Finishing Hard Maple vs Soft Maple

Soft maple soaks up more stain than hard maple, so it is more often used as a substitute for other woods. If you want to stain hard maple, you’ll get best results if you seal the wood first. 

Since hard maple’s bright white color is so attractive, it’s less commonly stained. It must be protected with a UV-blocking polyurethane to avoid oxidation.

Key Differences Between Hard Maple and Soft Maple

Soft Maple

Hard Maple

Avg. Weight:

32-38lb per cu. ft.

44lb per cu. ft.

Janka Hardness:

950

1450

Color:

Darker with Red, brown, gray streaks

White, light cream

Easy to Find:

Yes

Yes

Sustainable:

Yes

Yes

Eco-friendly:

Yes

Yes

Price:

Affordable

Affordable+ *

Weather Resistance:

Low

Low

Growth Rate:

12-18” per year

6-12” per year


*Hard maple grows more slowly than soft maple and is very desirable. This can lead to higher prices than soft maple, though it is still an affordable, abundant wood.

What to Look For

There are visual differences between hard maple and soft maple boards, but it may take a trained eye to find them. Both species have closed grain. 

Soft maple is usually darker or slightly more gray in color. Silver leaf soft maple has noticeable brown or dark streaks, known as fleck. Red soft maple may show some fleck as well. The heartwood of both kinds of maple wood is darker than the desirable sapwood.

At North Castle Hardwoods, we are very particular about the color of our hard maple lumber. Our boards are selected from bright-white “pencil heart” trees and show very little stain, fleck, or carbon pockets. High-quality hard maple is whiter and less likely to show a yellow tint than other “white” woods such as poplar, ash, or hickory.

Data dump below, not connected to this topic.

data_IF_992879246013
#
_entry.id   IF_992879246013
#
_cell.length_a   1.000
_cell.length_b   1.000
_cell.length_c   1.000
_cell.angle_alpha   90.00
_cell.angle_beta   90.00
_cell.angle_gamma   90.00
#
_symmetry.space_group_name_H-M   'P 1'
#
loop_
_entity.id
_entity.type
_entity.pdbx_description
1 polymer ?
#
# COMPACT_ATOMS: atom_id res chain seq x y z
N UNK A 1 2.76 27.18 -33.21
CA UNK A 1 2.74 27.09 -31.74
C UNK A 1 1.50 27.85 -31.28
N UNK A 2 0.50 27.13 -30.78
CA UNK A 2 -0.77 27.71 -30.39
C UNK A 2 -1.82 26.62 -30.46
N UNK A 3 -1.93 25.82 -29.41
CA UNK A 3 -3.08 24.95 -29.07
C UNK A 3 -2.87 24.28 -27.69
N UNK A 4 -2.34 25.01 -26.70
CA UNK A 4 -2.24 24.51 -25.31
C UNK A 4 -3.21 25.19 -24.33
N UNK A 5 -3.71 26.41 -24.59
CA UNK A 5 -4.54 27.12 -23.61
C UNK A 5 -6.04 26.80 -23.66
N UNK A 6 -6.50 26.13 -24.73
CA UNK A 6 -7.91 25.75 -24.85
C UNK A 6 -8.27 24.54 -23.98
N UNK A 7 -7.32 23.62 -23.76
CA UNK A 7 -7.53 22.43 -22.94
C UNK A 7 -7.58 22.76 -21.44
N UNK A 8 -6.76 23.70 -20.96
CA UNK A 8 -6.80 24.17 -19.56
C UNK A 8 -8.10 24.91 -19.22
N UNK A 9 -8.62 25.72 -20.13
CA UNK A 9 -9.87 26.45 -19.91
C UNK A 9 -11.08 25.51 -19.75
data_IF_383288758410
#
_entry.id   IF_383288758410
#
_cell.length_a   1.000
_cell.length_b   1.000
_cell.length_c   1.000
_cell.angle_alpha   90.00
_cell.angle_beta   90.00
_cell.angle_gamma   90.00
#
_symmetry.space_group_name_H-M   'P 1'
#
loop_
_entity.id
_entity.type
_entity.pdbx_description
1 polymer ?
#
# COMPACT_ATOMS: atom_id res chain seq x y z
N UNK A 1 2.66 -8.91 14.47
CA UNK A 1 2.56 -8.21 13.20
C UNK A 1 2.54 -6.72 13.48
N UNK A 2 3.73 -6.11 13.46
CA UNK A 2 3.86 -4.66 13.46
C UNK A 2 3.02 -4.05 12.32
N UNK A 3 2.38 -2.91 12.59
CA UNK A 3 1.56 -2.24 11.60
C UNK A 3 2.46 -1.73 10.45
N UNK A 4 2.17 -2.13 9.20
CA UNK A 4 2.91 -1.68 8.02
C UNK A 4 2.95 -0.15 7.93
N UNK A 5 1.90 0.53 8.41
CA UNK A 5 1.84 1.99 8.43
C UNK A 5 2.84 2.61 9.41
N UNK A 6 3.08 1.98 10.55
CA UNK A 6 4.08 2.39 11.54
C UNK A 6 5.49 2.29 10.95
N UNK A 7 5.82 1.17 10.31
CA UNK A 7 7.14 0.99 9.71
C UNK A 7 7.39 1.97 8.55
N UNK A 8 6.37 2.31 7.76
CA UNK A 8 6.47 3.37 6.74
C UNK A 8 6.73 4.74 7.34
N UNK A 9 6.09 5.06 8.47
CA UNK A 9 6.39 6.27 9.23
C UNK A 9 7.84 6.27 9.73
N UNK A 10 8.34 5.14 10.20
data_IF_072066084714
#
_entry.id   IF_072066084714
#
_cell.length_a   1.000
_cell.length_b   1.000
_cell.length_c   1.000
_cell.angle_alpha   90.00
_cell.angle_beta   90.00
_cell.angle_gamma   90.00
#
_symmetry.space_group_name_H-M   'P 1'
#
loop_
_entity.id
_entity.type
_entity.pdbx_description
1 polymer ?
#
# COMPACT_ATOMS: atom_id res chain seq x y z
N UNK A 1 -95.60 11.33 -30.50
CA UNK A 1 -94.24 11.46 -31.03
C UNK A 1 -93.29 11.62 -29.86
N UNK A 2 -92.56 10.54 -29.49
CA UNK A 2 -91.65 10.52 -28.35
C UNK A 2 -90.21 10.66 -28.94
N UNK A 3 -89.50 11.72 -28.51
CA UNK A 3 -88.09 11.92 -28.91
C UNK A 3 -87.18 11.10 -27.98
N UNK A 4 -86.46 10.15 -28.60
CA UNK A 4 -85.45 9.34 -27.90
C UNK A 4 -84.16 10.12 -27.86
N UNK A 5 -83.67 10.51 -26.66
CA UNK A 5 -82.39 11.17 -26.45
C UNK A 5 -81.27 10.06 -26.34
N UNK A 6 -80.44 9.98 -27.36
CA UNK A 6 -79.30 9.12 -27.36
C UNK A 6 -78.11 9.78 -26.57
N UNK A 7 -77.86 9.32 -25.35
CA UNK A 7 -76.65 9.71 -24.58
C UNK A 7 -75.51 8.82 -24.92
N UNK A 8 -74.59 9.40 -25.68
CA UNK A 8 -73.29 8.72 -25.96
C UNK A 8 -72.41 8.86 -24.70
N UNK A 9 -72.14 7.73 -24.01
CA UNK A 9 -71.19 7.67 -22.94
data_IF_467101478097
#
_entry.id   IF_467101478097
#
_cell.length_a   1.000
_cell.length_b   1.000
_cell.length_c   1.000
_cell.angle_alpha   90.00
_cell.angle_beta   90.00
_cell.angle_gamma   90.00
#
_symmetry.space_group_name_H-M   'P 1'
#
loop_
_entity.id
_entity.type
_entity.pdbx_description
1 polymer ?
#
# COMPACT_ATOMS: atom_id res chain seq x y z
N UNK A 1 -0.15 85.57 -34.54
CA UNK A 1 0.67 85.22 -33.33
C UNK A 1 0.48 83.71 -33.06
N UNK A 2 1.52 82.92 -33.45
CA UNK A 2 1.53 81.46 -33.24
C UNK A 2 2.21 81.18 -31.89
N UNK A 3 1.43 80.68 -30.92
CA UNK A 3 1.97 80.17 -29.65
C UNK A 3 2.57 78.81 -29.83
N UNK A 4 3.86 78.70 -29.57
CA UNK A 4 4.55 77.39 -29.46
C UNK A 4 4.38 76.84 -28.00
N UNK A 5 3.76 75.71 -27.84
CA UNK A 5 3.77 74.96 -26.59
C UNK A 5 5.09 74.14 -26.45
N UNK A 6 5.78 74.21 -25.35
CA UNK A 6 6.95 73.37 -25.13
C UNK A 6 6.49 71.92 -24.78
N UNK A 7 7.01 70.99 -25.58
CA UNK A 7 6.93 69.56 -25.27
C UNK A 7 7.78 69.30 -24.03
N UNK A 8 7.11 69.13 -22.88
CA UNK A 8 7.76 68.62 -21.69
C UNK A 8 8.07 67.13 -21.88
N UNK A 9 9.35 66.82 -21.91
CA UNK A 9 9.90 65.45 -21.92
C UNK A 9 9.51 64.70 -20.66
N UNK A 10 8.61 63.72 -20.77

Maple Wood Grain and Character

Sugar maple trees are slow-growing, so the growth rings are closer together on hard maple boards. Soft silver maple trees, common in warmer southern climates, grow faster and will have growth rings spread farther apart.

Both types of maple typically have straight grain, but occasionally show striking and wonderful character. A curly maple board is typically harder than a piece with straight grain, but a lot of “curly” maple is from a soft maple species.  Character patterns such as tiger, fiddleback, and birdseye are more commonly associated with hard maple.

Identifying Maple Furniture and Cabinets

When purchasing furniture, often it will just say it is made of “maple wood”. How do you know which type was used? It can be difficult since both hard and soft maple are used in furniture production. 

Soft maple is more often stained and painted than hard maple. You can also test the hardness with your fingernail on a hidden part of your furniture. Hard maple is denser with tiger growth rings. 
Is Maple Wood Eco-Friendly?

Maple is very eco-friendly. Both soft and hard maple grow in abundance and are sustainably harvested. At North Castle Hardwoods, we work with suppliers that practice conscientious forest management, so the select harvesting process leaves the forests healthier than they were before. 

Hard maple’s durability also helps ensure pieces made will hold up well over time, without needing to be replaced. Furniture made from maple is also considered long-term carbon storage. 

Conclusion

Soft maple and hard maple are used for a lot of the same products, like cabinets and furniture, and they are both hardwoods. But they are separate species with unique characteristics. The most prominent differences are color and density. 

Choosing the correct maple for your project – especially if it’s something like a cutting board – can make a huge difference in the final quality. Learn more about hard maple on our blog, and be sure to check out Northcastle Hardwood’s selection of high-quality hard maple lumber.

← Older Post